The significance of a services delivery platform for building any Smart+Connected Community is highlighted in a highly researched IDC White Paper, "Delivering Next-Generation Citizen Services" (June 2011, GMS Doc AP14958U). Sponsored by Cisco, the IDC White Paper discusses how 21st-century smart cities need to be truly sustainable -- socially, economically and environmentally -- and governments across nations have realized the importance of investing in collaborative technology relationships.
"Today the world over, as cities are growing rapidly, the challenge to make them smarter is also greater. Early adoption and integration of ICT in the city master plan is vital in helping citizens lead a better life. Planning, implementing and managing ICT across cities is imperative to build technologically advanced smart cities in the world. The service delivery platform will play a strategic role in deploying smart services that will enable citizens of the future to live in greener, smarter, more secure and sustainable communities," said Anil Menon, president, globalisation and Smart+Connected Communities, Cisco.
"As local governments move away from asking 'why' and 'if' to the 'when' and 'how' in terms of sustainability programs to drive an agenda around economic growth and job creation in an environmentally sustainable manner, they are also looking at technology playing a more proactive role to drive the delivery of next-generation citizen services," said Philip Carter, associate vice president, IDC Asia Pacific.
White Paper Extract:
In building a city of the future, ICT will have an underlying role to play in the context of sustainable urbanization as well as the larger context of economic growth and environment sustainability. The adoption of hardware, software and services in this new light gives way to the creation of a new ICT ecosystem, which IDC refers to as 'Intelligent X'.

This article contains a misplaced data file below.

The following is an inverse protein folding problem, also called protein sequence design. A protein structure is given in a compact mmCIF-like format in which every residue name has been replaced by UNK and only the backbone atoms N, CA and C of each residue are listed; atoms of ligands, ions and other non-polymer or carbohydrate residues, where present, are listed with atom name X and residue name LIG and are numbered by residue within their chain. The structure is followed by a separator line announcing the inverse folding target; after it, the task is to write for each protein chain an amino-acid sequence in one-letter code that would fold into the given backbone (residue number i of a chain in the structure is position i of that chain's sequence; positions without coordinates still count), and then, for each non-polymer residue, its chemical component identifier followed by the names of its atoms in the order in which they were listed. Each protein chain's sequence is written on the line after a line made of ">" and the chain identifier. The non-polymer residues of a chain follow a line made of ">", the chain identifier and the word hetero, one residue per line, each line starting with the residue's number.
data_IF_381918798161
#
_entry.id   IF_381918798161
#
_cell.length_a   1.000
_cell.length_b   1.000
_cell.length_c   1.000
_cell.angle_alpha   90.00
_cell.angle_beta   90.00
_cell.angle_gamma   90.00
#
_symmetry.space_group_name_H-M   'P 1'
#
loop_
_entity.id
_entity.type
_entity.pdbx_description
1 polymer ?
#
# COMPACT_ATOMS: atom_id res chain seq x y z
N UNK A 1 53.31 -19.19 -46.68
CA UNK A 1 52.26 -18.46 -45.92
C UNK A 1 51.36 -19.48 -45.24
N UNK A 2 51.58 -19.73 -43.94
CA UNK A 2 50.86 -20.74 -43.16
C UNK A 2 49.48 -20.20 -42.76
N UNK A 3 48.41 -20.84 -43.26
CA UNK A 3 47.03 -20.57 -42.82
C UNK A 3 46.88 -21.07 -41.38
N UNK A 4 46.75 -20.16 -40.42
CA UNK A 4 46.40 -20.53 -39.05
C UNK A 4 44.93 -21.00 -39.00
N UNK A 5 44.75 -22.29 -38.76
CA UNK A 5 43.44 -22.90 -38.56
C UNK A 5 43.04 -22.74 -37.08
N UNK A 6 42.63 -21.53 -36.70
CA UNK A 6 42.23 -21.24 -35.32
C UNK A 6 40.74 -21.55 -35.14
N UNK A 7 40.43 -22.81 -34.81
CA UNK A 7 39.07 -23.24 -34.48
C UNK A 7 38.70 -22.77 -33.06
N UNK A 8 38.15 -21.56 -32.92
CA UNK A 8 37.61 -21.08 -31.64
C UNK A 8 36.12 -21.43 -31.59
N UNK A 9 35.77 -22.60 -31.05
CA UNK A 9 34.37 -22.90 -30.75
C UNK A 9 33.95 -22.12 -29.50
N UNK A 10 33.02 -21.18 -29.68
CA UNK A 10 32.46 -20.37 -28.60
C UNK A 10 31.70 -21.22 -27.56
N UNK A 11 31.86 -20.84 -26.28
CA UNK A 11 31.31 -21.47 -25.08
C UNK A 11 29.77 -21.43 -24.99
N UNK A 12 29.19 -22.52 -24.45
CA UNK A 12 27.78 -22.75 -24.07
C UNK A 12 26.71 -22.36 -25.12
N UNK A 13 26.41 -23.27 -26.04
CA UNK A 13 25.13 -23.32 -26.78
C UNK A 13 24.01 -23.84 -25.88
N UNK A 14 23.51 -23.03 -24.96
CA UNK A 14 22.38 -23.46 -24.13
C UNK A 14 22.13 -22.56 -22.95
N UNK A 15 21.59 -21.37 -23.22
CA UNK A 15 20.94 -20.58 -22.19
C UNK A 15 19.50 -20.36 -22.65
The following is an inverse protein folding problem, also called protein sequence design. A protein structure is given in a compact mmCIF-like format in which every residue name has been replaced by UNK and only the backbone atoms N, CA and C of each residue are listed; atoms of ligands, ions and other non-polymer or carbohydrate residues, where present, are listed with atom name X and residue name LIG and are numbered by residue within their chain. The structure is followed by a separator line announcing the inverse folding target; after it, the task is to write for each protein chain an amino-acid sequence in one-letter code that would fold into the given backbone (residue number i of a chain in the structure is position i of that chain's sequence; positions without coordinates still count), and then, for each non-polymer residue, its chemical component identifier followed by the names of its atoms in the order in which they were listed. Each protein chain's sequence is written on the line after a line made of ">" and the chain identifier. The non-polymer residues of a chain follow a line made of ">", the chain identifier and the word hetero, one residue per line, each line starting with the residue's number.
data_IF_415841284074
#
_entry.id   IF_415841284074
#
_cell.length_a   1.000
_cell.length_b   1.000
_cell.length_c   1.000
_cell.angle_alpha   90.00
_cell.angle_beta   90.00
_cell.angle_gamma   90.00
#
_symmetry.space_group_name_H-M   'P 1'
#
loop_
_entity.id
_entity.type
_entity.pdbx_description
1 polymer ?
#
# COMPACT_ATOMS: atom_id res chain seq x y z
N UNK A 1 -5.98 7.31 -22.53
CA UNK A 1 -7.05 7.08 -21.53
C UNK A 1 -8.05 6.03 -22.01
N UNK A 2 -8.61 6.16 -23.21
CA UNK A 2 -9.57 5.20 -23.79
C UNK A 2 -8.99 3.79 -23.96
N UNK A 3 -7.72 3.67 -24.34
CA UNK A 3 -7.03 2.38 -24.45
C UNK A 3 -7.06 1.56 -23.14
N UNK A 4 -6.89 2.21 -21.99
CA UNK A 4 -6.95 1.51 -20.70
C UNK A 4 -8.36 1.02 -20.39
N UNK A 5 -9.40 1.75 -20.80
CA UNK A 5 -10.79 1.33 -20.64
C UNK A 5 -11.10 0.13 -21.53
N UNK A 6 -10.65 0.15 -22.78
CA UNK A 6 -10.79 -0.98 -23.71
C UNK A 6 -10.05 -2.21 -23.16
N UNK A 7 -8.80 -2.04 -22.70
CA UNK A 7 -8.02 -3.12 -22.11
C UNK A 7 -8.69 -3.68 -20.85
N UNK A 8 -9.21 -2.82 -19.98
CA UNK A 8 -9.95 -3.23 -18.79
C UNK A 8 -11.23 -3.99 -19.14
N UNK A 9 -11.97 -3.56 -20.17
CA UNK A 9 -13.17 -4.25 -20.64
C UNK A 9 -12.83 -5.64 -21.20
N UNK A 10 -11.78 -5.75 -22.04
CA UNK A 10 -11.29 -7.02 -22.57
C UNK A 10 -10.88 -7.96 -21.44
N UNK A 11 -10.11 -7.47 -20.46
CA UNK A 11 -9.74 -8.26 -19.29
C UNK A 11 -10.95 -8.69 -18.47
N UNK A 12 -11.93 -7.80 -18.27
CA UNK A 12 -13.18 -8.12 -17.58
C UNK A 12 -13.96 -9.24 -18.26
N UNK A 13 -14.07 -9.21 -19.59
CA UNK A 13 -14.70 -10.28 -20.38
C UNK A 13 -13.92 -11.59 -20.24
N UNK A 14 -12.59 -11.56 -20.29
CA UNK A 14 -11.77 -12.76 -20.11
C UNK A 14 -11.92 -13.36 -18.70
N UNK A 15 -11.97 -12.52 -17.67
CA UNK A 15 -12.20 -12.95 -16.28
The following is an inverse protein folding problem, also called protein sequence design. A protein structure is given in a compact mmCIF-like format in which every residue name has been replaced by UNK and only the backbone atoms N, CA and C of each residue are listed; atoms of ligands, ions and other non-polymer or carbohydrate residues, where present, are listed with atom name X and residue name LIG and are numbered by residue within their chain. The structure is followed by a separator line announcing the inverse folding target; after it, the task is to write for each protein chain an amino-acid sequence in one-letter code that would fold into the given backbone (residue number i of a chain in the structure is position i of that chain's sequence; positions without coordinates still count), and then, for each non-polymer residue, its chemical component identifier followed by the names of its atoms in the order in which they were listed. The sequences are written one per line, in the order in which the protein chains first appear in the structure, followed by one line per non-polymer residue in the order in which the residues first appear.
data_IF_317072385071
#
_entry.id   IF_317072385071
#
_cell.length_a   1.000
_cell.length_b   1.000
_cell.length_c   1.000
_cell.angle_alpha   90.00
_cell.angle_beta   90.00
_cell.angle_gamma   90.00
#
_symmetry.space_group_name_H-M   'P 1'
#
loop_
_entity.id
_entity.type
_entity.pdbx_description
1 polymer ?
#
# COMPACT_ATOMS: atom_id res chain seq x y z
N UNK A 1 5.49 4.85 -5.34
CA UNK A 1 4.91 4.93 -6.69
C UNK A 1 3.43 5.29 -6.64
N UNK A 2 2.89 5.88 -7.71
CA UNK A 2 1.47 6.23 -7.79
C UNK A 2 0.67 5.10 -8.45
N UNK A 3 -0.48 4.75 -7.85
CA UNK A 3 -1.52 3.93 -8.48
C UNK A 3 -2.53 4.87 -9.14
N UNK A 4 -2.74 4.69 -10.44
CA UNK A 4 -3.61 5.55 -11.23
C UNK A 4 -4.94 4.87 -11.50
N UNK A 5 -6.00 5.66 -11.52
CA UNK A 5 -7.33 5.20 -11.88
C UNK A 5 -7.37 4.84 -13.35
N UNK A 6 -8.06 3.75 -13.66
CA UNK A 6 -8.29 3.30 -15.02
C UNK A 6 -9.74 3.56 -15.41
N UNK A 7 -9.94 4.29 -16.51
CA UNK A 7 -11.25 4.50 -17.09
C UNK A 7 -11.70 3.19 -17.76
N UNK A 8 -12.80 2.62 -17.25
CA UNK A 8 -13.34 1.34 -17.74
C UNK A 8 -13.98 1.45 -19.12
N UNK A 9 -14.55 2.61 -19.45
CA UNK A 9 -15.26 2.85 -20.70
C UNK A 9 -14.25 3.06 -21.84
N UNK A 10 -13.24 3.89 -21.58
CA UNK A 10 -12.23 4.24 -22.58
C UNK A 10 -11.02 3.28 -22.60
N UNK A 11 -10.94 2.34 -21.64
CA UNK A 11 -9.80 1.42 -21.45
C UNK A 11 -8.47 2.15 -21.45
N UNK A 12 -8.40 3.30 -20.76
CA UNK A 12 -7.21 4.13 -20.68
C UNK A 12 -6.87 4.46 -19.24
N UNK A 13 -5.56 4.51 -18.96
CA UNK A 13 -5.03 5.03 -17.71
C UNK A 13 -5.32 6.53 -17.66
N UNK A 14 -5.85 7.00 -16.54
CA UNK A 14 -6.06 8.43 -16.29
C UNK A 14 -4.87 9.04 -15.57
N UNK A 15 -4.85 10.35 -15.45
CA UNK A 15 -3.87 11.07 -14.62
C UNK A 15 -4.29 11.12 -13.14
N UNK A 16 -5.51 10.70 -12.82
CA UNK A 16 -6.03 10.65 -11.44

IDC believes that in most potential implementations, the local telecom service providers (SPs) will play an integral role in providing the bandwidth and operational know-how needed to run a smooth, reliable and secure Intelligent X ecosystem of services. The challenge for SPs will invariably be in integrating their legacy OSS/BSS and network management systems to the future scalable needs of Intelligent X communities. Another huge challenge for the architects of the connected cities will be the explosion of mobile and embedded devices coming on to the market at an accelerated pace.
Routers, switches, storage and authentication, caching and firewall servers will all be needed in abundance to manage the large amount of information that will flow through the Intelligent X ecosystem. Ideally, the local communities will seek to migrate as many of the public and citizen services as possible to the technology-driven ecosystems. In order to operate such an ecosystem efficiently, IDC believes that, in most cases, cloud computing provided through fault-tolerant cloud datacenters is the general direction that most of these implementations will follow.
The datacenter will have to deliver new video and Web 2.0 applications, with the speed and flexibility to meet the service provider's operational requirements while enhancing revenue growth. The service provider's datacenter also needs to leverage the advances that ICT is making in the datacenter today. It includes infrastructure components such as industry-standard server platforms, the use of virtualization, and best practices in datacenter design. Pervasive server virtualization for servers is the backbone of the future datacenter.
Two cities where these elements are coming together are Songdo in Incheon, South Korea, and Toronto in Ontario, Canada. Songdo in particular is a great example of local government and private sector organizations working collaboratively to achieve a vision for a city that is environmentally responsible and socially inclusive for citizens and businesses. Cisco and the team of companies that it helped assemble in Songdo, recently announced a new managed services company that will deliver managed Smart+Connected Community services over a unified services delivery platform.
In Toronto, Waterfront Toronto Corporation, established by three levels of government, is working in collaboration with private sector companies to regenerate neglected areas around the harbor. Waterfront Toronto is looking to harness ICT and ubiquitous connectivity to create innovation clusters that will lead to the development of dynamic, sustainable mixed-used neighborhoods with strong connections to adjacent communities.
The IDC White Paper, "Delivering Next-Generation Citizen Services" can be downloaded in its entirety from here.
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